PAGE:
Overall, the PS4 announcement will have some repercussions on the PC market, but only in the short term. PC’s will rapidly eclipse the technical prowess of the system, with some on the market, already doing so. It’ll be up to Sony to try and court developers/publishers to the system. Ultimately though, aside from first party stuff, most everything will hit the PC in one form or another. And that is still the best reason why the PC is the best system there is.
This won’t be a full review, simply because I can’t accurately gauge how well it ran on my PC. Bench-marking software is always a fickle beast, geared towards the super obsessive nerd who is running some 3-way SLI setup, with some 12-core CPU as the entire computer is submerged in mineral oil to keep the heat down. I have a stock gaming laptop, an Asus G75 (Best Buy model), with a Intel i7-3630QM processor (2.4ghz), 8gb of ram, and a Nvidia GTX 660M video card. It’s not the fastest machine on the planet, but for the price, and overall quality, it’s pretty good.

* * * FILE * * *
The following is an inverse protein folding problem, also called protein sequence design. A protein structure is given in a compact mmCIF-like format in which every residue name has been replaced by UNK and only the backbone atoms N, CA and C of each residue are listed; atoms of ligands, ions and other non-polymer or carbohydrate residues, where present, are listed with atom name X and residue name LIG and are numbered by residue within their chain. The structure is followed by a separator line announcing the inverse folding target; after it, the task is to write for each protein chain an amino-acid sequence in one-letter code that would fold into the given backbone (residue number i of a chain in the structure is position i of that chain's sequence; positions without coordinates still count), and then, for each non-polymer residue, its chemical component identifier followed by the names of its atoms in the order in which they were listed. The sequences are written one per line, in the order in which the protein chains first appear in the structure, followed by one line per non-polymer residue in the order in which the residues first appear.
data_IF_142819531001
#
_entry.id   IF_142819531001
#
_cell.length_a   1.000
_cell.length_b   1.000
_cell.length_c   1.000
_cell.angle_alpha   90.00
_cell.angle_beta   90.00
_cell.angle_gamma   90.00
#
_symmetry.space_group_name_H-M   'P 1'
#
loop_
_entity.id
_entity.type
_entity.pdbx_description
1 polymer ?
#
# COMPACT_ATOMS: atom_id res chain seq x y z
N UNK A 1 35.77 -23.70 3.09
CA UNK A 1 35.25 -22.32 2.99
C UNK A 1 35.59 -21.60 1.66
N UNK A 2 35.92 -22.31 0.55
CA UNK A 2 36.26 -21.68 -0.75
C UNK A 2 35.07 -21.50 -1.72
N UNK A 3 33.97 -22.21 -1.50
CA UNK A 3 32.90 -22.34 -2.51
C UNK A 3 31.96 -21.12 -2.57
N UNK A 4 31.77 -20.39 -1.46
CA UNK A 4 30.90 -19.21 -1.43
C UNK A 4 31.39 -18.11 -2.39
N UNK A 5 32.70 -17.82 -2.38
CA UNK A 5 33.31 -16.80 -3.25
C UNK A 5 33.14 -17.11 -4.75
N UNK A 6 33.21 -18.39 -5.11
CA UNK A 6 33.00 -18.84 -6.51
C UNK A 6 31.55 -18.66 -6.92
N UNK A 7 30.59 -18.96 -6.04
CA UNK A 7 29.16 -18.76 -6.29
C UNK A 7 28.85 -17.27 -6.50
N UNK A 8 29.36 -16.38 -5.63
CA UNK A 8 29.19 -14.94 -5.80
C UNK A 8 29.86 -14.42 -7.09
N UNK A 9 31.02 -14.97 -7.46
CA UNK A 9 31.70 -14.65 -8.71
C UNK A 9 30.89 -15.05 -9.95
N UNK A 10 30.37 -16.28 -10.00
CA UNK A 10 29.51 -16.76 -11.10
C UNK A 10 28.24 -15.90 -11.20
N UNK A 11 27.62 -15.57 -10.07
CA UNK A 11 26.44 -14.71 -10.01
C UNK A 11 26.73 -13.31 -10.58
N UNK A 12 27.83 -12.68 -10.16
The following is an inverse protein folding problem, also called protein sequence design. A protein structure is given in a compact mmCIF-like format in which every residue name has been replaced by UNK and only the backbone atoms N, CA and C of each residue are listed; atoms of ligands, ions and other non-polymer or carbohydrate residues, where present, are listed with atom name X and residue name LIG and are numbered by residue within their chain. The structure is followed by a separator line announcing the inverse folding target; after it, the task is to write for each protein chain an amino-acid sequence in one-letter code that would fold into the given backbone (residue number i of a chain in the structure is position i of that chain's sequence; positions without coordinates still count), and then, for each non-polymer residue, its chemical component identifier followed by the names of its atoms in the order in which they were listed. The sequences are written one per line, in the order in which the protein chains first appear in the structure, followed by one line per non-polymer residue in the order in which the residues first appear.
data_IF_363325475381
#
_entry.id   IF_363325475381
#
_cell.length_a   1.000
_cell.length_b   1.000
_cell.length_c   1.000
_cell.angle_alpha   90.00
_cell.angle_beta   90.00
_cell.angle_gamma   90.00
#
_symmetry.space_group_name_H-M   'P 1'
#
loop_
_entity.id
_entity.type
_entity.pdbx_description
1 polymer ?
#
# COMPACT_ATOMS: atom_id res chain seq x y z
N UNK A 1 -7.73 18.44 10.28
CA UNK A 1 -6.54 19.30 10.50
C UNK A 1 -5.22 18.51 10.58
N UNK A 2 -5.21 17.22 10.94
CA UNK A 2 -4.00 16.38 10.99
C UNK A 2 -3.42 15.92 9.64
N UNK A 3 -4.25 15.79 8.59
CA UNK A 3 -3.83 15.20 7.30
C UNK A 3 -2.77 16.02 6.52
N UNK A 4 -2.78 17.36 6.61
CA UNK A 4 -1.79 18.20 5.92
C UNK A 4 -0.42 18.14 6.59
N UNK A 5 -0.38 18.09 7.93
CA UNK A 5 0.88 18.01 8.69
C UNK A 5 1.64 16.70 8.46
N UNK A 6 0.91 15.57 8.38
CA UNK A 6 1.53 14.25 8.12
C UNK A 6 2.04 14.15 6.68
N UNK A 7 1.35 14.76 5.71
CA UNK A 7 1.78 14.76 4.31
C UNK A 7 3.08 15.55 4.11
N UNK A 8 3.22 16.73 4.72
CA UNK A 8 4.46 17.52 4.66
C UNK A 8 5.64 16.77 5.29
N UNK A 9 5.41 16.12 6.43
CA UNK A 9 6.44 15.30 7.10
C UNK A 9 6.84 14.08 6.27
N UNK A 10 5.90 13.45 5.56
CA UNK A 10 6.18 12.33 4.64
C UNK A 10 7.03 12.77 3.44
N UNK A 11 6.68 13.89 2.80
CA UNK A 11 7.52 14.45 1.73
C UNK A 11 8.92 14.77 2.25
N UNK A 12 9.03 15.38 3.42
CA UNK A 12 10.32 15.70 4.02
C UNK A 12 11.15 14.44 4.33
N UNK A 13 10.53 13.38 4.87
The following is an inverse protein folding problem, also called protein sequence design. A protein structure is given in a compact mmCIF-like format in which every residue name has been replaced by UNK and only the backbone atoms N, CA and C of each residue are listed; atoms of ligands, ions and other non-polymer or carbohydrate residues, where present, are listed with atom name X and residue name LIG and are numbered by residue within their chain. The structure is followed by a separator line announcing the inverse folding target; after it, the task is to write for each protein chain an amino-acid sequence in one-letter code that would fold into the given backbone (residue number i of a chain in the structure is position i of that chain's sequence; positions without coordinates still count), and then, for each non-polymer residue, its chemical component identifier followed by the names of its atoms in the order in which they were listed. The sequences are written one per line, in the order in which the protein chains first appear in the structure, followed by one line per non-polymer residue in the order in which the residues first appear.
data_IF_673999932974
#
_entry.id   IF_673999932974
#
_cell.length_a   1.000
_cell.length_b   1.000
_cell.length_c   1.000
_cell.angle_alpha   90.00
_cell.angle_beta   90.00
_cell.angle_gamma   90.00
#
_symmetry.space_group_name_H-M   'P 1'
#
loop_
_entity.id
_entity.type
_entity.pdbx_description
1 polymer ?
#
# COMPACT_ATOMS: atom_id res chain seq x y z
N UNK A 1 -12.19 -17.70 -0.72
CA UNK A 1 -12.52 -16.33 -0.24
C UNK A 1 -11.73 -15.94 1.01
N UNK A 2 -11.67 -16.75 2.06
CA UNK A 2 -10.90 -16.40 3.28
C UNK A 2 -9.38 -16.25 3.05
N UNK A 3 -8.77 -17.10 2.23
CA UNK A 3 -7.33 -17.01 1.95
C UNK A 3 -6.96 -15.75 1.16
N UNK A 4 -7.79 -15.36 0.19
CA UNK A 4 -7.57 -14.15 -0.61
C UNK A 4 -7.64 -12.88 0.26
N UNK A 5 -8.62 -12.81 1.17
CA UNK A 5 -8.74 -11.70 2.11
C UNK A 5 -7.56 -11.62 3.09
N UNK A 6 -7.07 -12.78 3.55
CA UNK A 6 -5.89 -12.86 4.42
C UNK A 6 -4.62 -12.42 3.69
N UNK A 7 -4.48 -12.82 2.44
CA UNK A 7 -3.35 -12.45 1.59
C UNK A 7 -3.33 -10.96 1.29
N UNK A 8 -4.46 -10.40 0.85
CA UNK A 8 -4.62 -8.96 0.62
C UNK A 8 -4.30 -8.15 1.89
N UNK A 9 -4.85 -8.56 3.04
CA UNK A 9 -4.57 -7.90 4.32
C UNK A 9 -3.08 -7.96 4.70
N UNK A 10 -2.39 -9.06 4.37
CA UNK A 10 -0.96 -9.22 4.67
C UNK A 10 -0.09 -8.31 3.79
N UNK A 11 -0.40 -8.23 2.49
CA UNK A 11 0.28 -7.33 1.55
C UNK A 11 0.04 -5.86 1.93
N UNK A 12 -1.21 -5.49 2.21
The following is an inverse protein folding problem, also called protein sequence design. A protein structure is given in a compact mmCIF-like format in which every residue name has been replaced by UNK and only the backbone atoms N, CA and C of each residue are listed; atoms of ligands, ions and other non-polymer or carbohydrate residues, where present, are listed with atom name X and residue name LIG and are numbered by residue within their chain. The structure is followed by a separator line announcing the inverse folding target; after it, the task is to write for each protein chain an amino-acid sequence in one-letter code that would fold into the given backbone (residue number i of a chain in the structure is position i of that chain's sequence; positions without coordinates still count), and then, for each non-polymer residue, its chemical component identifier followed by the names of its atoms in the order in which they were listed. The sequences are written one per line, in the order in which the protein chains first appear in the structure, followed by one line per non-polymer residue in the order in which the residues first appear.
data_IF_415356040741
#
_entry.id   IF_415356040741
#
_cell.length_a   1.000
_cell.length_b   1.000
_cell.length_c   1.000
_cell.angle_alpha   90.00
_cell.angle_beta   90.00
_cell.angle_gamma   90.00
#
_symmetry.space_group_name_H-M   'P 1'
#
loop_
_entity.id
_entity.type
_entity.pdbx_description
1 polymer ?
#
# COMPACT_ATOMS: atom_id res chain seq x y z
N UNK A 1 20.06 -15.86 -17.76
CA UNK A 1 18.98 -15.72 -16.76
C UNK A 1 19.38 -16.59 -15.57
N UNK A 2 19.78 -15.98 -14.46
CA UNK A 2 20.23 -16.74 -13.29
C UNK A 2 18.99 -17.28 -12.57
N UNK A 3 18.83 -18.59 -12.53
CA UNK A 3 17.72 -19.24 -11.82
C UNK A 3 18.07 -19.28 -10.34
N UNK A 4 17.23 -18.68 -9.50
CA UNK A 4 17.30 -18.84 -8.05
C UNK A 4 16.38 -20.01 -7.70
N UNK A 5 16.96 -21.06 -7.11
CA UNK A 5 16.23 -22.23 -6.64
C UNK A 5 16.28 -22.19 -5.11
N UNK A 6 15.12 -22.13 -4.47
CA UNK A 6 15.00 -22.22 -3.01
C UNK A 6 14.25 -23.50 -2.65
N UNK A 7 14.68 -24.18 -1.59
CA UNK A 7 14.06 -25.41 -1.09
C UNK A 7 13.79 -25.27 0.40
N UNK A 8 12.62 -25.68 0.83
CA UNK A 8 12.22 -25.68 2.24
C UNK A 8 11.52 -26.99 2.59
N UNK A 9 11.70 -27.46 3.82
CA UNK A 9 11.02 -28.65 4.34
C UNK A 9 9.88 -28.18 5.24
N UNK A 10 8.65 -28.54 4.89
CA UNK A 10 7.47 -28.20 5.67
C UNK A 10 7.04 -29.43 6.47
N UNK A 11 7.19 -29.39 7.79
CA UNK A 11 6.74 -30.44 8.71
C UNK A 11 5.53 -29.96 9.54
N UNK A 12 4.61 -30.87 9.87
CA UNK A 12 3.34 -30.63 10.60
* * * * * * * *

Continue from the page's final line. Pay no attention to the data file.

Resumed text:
When you boot up 3DMark, you’re presented with three tests that you can run. These are “Ice Storm”, “Cloud Gate” and “Fire Strike Extreme”. Ice Storm is designed for lower-end machines, Cloud Gate for medium machines, and Fire Strike Extreme for high powered machines. FSE even goes a step further by having an “Extreme” option which turns on every setting on max. This brought my computer to a crawl.
The Ice Storm test was the obvious best one. I was able to achieve 450 FPS easily. More than that, the demo itself looked cool. Kind of like a way more colorful version of a Star Fox game. Futuremark always does good work when it comes to creating impressive game demos, and even though this was the simplest test on a technical level, it was the most impressive on a conceptual/inventive level.
The Cloud Gate test gave me some decent results. I got around 50 FPS for the two graphical tests. The physics test…was lower. I’ll explain that in a second. This test just had ships jumping in from some Jump-Gate looking thing. Not that impressive, but I still had a solid experience.